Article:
This wouldn’t be a big deal if the movie established itself as part of a world where this sort of this was commonplace. A few references to some of L’s past cases that document criminals with telepathy or whatnot would go a long way here. From everything we’re shown, however, the viewer has to assume that the film takes place in our world where the laws of physics apply. Yes, Light has a magic book that can kill people but that’s the outlier, not the natural order. If L had been shown to be chasing this book for a decade and realized that it found its way into Light’s hands, his deductions would make sense. But L, from what we’re shown, doesn’t know about the book’s existence and still manages to guess almost every rule. It’s implausible and makes the movie hokey.
I also had a really difficult time figuring out who I should be rooting for. We get why Light has a hard time with life: his mother is killed, her killer buys himself out of a prison sentence, and he has to deal with bullies at school. So when he gets the Death Note and he’s able to turn everything around, his first act is to kill a classmate. It’s a little out there and doesn’t do much to establish himself as a “good guy.” When it comes to L, the guy who is trying to find justice and stop these murders, we never really connect with him. He is so quirky and abstract that it’s hard to find common ground, so despite his intentions, we don’t really care if he wins or not. It isn’t until he suffers a major loss do we see him exhibit any kind of emotion, and by then it’s too late into the film for the audience to really connect with the character.
So who do we root for? The down-on-his-luck killer or the eccentric detective?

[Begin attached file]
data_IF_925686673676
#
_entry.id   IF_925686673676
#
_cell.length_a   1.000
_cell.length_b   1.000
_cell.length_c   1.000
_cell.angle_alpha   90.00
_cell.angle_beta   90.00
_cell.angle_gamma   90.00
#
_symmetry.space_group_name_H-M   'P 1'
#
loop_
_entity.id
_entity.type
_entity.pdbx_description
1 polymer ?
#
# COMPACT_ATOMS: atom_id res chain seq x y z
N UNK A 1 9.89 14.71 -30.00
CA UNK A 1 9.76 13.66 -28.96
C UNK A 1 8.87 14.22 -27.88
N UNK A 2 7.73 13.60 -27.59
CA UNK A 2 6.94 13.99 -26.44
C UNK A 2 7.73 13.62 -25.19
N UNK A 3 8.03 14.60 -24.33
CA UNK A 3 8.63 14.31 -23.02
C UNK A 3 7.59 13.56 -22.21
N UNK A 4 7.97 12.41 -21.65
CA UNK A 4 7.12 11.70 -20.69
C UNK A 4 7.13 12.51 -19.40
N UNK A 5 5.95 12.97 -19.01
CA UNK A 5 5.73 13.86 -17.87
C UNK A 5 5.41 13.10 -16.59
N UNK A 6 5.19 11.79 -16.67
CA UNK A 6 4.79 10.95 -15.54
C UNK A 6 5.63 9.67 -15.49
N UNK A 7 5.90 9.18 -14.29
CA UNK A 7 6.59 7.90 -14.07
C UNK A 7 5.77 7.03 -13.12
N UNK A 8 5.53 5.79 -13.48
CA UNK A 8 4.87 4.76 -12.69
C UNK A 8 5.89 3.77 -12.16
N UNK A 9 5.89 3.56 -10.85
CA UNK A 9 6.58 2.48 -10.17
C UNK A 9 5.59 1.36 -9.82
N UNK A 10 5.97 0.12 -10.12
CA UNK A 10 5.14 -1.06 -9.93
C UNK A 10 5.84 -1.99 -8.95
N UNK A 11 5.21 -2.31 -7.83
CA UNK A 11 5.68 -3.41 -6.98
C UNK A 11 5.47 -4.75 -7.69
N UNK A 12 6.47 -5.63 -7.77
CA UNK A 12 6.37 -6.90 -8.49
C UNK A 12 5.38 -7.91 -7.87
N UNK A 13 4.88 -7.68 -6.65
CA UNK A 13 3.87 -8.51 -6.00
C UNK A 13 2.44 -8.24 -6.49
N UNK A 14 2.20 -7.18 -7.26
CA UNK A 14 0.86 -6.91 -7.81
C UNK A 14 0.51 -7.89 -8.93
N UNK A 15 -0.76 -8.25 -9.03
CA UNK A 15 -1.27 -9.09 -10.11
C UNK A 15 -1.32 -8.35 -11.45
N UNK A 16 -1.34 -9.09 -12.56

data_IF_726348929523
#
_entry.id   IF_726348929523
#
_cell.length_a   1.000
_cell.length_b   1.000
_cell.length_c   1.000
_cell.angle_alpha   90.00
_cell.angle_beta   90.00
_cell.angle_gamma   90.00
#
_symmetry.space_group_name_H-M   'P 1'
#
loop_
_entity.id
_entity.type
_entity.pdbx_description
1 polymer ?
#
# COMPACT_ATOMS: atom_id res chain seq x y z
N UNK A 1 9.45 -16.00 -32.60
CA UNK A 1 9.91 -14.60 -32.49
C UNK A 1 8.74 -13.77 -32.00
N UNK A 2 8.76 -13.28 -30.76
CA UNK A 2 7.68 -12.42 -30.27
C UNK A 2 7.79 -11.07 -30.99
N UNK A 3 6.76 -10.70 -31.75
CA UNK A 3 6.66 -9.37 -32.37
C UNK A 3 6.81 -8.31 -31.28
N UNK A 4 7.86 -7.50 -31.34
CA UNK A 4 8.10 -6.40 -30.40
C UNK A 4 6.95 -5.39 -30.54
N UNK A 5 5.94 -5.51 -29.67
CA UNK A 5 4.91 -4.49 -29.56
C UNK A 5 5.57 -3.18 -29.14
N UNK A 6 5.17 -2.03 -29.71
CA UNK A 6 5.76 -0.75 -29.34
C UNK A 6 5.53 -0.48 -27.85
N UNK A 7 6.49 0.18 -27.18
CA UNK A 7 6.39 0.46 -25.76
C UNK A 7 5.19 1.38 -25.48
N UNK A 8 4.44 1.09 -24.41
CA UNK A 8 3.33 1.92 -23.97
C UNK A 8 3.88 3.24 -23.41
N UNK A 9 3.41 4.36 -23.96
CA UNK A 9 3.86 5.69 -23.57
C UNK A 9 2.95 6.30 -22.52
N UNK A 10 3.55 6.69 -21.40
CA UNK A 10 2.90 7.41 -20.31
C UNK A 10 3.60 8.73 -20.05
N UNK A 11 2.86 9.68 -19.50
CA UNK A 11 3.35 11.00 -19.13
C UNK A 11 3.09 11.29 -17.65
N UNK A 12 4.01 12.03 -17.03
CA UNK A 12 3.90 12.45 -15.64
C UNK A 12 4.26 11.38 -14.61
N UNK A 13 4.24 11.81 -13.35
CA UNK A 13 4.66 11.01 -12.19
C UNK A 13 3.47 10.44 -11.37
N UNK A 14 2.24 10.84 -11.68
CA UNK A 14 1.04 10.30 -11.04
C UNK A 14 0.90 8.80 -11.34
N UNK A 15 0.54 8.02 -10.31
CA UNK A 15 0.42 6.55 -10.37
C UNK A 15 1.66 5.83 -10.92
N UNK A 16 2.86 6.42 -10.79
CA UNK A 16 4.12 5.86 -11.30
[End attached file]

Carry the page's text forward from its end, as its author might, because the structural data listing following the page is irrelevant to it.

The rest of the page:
Death Note was directed by Adam Wingard, who is best known for V/H/S and for surprising everyone in 2016 with a new Blair Witch movie. I like Wingard as a director but he seemed to miss the mark with Death Note. The movie is remarkably directed and looks fantastic but really suffers from all of the logical and character inconsistencies in the script. I feel like there was definitely the possibility of a good movie, especially given the depth of the source material, but lacked the proper execution.
The cast did a great job with what they were given. Nat Wolff, who played Light, really felt like a lost, angry child, mad at the world for everything that happened to him. Wolff brought a lot of energy and emotion to the role and makes the character likeable despite the terrible things he does. Juxtaposed with that, Lakeith Stanfield as L made a great foil. His delivery as the stoic, brilliant detective drew that divide between the character and the audience, which made it so effective when the character hit his emotional breaking point. As a viewer, I felt his sadness and his rage, and enjoyed the way this emotion mirrored Light’s own, making them two sides of the same coin, of sorts.
Even Margaret Qualley was fantastic as Mia. Though the character has the least depth of the cast, she’s a driving force to the story. Qualley plays the role with a certain coolness, almost emotionless. It makes the audience wonder if our opinion of the character is wrong or if she truly is a sociopath. Which is a great take considering how little backstory we get of the character.
One of the highlights of Death Note, though, was Willem Dafoe as the voice of the demon Ryuk. Dafoe never shows up on screen but he brings life, ironically, to the death demon. His performance is reminiscent of his take on the Green Goblin in 2000’s Spider-Man, which I liked. He added a lot to a character that spends most of the movie shrouded in shadows and gives the audience something to grasp.